Where Do We Go From Here?

Hello, it’s me. I was wondering if after all these years you’d like to meet…

A little Adele to start off the blog post since this is my first post on this site in almost one year. I haven’t been keeping up with this blog because I’ve been doing several things. The biggest thing I’ve been doing has been running a personal finance and personal development site centered around rebelling against the norm of being in debt and fearful of money. I’ve LOVED doing it! It’s been a lot of work managing and expanding it but soooo fun to do.

Next thing? Thailand! I moved to Thailand in March 2016 to teach English. The experience has been a real eye-opener. I never could afford to do the study abroad programs while in university and I didn’t travel much growing up. For the longest time, I resigned myself to believing I wouldn’t be able to travel until my late twenties or early thirties, once I had paid off student loans and was at a higher salary bracket.

Getting the chance to move abroad and teaching in Thailand has been wonderful beyond words. It’s bittersweet to be leaving this month and going on my next adventure (to be announced on my Instagram).

FinCon was another wonderful thing I got to do in 2016. FinCon is the Financial conference for people in the personal finance online media. I didn’t think I would have been able to go but I unexpectedly won a scholarship and next thing I knew, I was in San Diego attending it!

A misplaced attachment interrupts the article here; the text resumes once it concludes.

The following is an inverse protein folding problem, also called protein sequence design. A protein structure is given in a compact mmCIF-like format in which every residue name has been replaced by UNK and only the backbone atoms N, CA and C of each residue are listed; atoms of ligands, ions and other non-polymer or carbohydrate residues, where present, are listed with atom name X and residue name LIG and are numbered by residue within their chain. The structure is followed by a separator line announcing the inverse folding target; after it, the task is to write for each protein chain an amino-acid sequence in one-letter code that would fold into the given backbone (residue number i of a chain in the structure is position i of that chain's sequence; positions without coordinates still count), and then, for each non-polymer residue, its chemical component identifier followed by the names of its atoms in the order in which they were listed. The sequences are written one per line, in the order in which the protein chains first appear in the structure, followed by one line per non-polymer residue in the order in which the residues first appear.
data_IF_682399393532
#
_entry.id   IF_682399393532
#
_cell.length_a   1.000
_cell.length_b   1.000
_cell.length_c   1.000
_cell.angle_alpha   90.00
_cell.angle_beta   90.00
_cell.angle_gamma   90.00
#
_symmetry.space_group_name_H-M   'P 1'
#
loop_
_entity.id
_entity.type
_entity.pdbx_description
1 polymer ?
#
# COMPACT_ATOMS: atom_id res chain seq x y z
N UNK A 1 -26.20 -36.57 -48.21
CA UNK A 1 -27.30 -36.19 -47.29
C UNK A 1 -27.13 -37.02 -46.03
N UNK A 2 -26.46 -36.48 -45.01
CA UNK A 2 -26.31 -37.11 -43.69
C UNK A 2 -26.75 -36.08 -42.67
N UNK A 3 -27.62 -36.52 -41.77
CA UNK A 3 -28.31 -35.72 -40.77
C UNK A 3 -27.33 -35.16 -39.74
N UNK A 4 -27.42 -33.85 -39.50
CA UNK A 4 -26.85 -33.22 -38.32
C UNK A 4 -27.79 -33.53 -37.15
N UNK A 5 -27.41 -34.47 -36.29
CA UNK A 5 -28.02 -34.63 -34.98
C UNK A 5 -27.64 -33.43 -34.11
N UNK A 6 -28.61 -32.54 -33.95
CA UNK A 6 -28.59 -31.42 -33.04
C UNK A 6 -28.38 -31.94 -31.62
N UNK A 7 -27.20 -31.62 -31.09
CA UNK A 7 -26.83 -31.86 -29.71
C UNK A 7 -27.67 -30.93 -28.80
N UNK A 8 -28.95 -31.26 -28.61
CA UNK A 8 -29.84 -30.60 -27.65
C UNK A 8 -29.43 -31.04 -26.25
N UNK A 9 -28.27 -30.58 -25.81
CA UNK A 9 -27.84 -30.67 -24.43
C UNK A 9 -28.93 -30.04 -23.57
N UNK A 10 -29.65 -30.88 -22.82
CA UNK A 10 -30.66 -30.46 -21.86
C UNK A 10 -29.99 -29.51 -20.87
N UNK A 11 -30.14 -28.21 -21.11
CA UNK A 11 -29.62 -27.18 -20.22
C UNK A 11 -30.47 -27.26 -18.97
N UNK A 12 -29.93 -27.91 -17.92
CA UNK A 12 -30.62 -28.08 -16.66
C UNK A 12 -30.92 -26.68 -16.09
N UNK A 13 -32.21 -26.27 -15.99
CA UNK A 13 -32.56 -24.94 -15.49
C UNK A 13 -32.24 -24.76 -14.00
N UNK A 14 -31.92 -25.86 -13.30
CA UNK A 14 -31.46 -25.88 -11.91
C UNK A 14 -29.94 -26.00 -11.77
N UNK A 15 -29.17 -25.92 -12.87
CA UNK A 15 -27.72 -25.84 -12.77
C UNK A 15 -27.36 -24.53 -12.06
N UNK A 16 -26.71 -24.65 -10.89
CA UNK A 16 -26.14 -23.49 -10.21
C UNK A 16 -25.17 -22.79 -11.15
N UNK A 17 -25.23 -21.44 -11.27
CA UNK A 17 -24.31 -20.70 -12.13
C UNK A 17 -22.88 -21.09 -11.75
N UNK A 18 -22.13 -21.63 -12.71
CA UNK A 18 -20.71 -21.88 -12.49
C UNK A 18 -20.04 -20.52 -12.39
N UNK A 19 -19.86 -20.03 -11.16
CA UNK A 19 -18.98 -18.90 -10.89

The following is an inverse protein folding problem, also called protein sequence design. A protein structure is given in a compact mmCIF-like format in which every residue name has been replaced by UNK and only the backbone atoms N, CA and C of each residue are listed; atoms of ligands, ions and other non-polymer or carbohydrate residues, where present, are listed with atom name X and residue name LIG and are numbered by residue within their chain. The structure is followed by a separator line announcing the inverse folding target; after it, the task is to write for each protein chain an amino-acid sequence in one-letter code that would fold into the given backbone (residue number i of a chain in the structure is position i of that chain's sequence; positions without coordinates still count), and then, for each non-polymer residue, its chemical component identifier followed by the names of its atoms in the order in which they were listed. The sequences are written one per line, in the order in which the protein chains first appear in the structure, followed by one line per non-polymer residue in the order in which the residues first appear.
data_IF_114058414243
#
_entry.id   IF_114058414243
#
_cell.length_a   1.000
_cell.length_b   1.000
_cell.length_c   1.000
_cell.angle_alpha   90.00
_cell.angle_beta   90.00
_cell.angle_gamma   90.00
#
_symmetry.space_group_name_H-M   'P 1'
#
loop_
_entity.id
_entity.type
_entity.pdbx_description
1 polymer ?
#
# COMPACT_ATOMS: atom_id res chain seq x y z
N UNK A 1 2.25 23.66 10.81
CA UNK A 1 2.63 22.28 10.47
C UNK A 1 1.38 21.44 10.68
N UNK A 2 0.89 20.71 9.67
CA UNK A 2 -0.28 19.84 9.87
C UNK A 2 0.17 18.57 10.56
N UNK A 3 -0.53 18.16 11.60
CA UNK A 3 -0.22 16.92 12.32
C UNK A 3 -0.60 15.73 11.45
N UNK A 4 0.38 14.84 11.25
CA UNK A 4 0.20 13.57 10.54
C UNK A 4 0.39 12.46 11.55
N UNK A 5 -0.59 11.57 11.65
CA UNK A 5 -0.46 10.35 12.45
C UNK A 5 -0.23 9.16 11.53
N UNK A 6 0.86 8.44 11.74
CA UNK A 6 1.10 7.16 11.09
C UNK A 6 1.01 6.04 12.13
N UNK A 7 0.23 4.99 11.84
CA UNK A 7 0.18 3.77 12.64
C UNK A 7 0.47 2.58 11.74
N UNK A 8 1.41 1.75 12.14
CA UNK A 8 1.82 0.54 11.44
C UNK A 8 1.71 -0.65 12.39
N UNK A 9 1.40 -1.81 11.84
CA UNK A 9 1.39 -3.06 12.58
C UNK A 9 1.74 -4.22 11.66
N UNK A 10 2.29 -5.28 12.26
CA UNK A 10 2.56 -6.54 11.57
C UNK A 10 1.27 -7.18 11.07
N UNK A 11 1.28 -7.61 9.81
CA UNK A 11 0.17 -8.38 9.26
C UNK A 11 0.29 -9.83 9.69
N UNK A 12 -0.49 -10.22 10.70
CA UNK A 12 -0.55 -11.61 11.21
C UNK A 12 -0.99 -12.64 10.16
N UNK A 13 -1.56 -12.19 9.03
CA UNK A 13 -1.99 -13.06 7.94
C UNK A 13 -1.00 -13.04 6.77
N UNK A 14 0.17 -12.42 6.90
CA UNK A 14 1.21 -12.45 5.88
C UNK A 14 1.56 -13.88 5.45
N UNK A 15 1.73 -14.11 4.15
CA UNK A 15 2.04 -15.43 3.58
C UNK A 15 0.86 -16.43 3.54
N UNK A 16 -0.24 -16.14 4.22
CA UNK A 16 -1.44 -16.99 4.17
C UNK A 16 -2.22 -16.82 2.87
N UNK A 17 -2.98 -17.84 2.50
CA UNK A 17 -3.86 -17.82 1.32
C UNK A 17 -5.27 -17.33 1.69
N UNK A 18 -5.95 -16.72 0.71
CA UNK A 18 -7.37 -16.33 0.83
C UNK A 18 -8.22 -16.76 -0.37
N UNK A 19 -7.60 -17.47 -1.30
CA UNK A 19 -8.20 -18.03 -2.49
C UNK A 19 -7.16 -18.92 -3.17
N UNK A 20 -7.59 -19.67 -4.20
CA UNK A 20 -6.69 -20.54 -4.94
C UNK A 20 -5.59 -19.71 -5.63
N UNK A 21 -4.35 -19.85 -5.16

I’ve been thinking a lot about transitions and pivoting. Just over a year ago, I was working at a job I hated. I was depressed and suicidal, and wondering how to get out. I’ve been trying to formulate how exactly I was able to move past this terrible time.

The biggest thing that has helped me was changing my mindset. As cliche as it sounds, it’s helped a lot. But don’t believe those life coaches, motivational speakers and such that you see. Changing your mindset doesn’t happen at the click of a button. It doesn’t happen by reading one self help book or watching a TED talk.

It takes time (and that’s okay).

Getting out of the situation I was in back in America and moving abroad forced a shift to happen in me. For the past several months, I’ve been journaling, using small bits of time for my creativity, and doing morning pages.

Morning pages are where you write 2 or 3 (or whatever) stream of consciousness pages in the morning. It’s been helpful in a way I couldn’t imagine before. I’ve been able to control the negative self-defeating thoughts that swirl through my head. I’ve developed a more positive mindset.

Things have been getting a lot better.

As for this site, I gave it an updated look (!!) and plan on writing here ever so often. No set schedule. It doesn’t matter though. This site is more for my life pondering and updates. I’ll be busy running Rebel With A Plan.

I’ll leave you with this quote. It’s a good one. Talk soon!

Why I Almost Quit Blogging (But Didn’t)


Something happened a month and a half ago. I was in my bed, middle of the night, wide awake. I was desperately trying to get to sleep but my mind was racing with all sorts of thoughts. I didn’t have work the next day so it sleep wasn’t critical but I wanted to wake up early for the next day.

I keep thinking about this blog. All that this blog has been through and the experiences I’ve gone through while writing it. Bittersweet.

In April 2013, the spring semester of my freshman year of college, after several months of delay, I started this blog. It began on the free WordPress.com platform with a template site design that makes me now cringe. This blog started as a creative outlet for me. I posted about college life, movie reviews, things I was reading, and career stuff since I was beginning my upper level public relations classes.